In addition, the bill provides for $400 per week in federal unemployment support through mid-August. Keep in mind, this is just the initial version of the bill to be considered in the Senate. Members from both sides of the aisles have hinted, or outright announced, plans to offer amendments that will undoubtedly delay the process. CBSNews. 5 March 2021.

As restrictions ease, experts' fears grow

With the Johnson and Johnson vaccine becoming the third vaccine against SARS-CoV-2 now approved for emergency use in the United States and nearly one in five adults having already received at least one dose of a vaccine, state and local policymakers are beginning to reverse restrictions on social gatherings and local businesses in hopes of easing economic struggles. Cities large and small, including those in New York, Missouri and Massachusetts, have increased availability of indoor dining and bars. For example, Iowa's governor lifted the statewide mask mandate, and schools in Las Vegas are returning to physical classrooms, albeit only a few days a week to start.

Public health officials, however, remain concerned that these steps to return to life as normal could give the virus a chance to spread again. Director of the US Centers for Disease Control and Prevention, Dr. Rochelle Walensky, said that, "we stand to completely lose the hard-earned ground that we have gained," with such rollbacks, especially if Americans interpret these policy changes as a signal that our collective guard can finally be let down. Although reported cases and deaths have sharply declined since January, numbers remain grim overall—with around 70,000 diagnoses and 2,000 deaths daily as of late.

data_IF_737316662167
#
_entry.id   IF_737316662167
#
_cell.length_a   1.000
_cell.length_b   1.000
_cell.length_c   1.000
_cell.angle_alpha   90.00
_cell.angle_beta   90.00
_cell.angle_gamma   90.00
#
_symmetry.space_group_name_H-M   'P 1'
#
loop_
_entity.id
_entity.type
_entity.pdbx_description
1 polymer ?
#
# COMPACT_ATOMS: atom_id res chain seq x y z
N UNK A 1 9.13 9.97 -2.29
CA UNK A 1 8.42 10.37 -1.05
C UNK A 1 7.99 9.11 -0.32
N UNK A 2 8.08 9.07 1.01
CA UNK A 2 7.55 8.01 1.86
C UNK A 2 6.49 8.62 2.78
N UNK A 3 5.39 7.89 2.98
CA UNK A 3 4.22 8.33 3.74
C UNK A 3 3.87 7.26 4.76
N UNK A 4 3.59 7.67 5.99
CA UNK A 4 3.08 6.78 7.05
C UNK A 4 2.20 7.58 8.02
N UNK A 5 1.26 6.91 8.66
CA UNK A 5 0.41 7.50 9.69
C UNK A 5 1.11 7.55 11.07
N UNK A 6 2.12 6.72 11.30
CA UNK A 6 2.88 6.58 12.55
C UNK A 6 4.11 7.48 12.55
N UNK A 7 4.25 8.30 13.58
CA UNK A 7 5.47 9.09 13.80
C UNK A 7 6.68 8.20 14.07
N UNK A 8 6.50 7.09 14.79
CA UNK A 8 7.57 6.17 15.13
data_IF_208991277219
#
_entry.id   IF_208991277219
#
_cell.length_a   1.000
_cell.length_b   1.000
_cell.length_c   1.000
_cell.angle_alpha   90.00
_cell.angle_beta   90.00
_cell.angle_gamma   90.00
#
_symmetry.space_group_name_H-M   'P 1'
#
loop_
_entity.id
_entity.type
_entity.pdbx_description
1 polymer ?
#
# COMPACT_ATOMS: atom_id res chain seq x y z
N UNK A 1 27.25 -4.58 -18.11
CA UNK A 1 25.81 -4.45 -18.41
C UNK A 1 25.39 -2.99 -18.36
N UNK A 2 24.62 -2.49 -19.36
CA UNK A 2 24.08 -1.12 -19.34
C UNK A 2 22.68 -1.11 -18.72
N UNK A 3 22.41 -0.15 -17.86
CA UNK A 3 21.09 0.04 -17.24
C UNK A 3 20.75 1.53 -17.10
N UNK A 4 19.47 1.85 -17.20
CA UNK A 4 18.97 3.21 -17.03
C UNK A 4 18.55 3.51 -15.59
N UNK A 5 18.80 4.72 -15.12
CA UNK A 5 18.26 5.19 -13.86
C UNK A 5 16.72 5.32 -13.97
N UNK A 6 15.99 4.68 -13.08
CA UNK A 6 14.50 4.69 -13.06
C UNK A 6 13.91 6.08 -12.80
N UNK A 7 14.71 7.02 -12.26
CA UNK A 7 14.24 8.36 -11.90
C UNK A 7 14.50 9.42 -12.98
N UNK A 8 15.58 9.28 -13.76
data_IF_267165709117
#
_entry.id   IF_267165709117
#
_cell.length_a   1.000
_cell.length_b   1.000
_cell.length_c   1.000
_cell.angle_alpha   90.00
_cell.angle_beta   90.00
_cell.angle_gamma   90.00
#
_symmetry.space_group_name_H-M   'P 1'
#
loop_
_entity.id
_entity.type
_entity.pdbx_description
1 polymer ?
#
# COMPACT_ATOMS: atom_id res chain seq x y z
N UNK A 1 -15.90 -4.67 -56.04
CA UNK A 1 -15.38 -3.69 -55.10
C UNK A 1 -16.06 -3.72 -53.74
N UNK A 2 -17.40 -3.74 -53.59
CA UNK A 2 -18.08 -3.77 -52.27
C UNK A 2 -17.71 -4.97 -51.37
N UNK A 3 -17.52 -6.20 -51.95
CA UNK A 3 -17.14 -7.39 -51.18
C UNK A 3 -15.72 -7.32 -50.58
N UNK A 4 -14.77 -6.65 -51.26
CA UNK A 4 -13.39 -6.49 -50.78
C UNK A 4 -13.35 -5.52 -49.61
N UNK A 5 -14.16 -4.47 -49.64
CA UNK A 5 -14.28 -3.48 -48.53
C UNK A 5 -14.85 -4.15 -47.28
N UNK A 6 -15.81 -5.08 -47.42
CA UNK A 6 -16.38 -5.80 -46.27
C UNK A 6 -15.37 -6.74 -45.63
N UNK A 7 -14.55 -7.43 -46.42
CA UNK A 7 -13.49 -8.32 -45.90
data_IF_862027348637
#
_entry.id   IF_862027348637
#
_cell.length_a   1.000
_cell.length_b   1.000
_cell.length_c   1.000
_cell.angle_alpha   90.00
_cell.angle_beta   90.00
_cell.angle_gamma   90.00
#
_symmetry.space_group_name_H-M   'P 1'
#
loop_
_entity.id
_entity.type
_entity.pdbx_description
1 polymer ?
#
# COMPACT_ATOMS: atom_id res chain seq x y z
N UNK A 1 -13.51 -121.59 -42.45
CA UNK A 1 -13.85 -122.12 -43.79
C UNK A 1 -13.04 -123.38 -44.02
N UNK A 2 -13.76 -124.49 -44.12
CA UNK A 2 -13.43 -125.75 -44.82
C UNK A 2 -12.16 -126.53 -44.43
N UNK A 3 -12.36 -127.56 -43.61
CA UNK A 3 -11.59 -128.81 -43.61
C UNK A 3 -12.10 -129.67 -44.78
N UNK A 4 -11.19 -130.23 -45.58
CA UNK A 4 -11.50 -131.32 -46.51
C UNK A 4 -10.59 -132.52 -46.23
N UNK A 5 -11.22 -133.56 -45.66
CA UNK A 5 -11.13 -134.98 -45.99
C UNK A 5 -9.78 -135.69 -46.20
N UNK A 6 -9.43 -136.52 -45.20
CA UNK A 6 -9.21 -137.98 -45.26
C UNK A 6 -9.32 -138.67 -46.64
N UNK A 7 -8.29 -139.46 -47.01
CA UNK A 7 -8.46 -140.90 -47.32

However, those figures have been rising slightly over the past few days, which could mark the beginning of a dangerous trend. Officials are concerned about several new variants of the virus which current vaccines may be less likely to protect against. However, leaders in many cities and states prioritizing a return to economic prosperity are willing to take the risk, hoping that the increased availability of vaccines will help to keep infection rates at least stagnant. 2 March 2021.